“At Synthesis, the kids who win make more mistakes faster than everyone else. It’s the only way to learn! You’ll need to leave “perfectionism” at the door.”
~Elon Musk’s Kid’s Educational Game System
Does that freak you out?!
It freaks me out.
Failing over and over and over…..don’t we usually try to avoid that? Isn’t that why we try to do our research, come up with a solid plan, count the cost of the project before starting? Isn’t that why we (I) white-knuckle our way through some days, just trying so hard to not mess it all up? Keep it all on the rails?
Maybe, just maybe, it’s also why we quit so quickly. (And I do mean WE.)
What if we increased our tolerance for failure?
What if we didn’t fail our plan, but our plan failed us? We researched, explored, counted, planned…and the plan didn’t work. There were details involved that we didn’t know existed. There were personal tendencies that we didn’t know we had. There were circumstances that we could never have anticipated.
How fascinating! We stepped out and explored. We learned new details about life. Learned things about ourselves. Learned things about others involved. Unearthed errors in the system.
What if we simply course-corrected – took the plan, tweaked it with the new-found information, and pressed on? You can bet that the next time around, that plan will be more rooted in reality. (amiright? Ha!)
If we actually step out and act (fail early) and that process is repeated frequently (fail often), with lessons reflected upon and applied (fail forward) we will win. Failure becomes the path to winning! This concept blows my perfectionist mind, and I am constantly working on it these days, trying to make it part of how I think.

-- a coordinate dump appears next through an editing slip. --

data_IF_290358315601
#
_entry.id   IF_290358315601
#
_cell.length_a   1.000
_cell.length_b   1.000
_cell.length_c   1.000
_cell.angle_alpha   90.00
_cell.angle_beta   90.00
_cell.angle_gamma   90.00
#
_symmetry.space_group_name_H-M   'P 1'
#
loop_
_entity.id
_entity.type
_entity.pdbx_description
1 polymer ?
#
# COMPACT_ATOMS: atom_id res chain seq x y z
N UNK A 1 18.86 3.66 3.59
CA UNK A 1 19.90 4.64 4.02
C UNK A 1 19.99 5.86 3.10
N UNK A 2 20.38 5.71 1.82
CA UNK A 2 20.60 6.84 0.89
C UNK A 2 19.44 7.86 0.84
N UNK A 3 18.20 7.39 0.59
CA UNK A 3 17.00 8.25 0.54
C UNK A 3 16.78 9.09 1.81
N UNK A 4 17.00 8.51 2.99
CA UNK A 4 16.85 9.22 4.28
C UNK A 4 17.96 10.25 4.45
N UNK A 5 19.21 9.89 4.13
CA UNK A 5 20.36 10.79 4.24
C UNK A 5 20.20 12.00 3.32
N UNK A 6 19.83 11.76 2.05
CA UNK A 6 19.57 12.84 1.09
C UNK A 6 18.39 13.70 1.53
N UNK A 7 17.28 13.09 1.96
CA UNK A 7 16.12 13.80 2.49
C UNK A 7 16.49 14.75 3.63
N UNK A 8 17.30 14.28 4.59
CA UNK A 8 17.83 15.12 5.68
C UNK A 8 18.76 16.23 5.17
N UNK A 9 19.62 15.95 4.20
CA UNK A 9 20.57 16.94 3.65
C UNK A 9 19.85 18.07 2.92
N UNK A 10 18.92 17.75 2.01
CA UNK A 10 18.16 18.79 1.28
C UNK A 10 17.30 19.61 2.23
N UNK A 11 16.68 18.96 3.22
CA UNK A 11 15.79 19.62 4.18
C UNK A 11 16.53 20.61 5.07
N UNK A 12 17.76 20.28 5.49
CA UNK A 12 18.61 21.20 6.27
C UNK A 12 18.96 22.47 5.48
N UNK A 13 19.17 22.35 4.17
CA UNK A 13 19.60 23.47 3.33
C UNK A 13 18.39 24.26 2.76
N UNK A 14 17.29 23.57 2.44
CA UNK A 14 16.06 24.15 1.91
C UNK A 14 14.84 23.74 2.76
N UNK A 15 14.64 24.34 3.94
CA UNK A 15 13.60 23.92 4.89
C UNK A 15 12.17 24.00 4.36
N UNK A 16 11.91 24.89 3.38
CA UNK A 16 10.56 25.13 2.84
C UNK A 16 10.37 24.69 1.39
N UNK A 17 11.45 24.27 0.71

When it comes to the Fruit & Veggie Tales, we have definitely failed early. But in the spirit of failing forward, and making failures a path to winning, here they are in black and white:
- Discovered that my kids would rather go hungry than eat a vegetable that isn’t on a dinner plate. And they did go hungry. Often.
- Was asked “Does yogurt count as a fruit?” from a child WAY too old for that question.
- Resorted to offering cracker-bribes in exchange for eating a fruit at snack time.
- Was too busy to bring them to the grocery store and involve them in the process.
- Had to stop my son from jumping on the kitchen scale.
- One daughter cut her finger pretty badly while attempting to cut fruit.
- Ditched the entire goal through Thanksgiving week and we all ate cookies and pie and bread-everything instead.
ACT question time:
If failing early and often = progress, then progress made on goal = HIGH.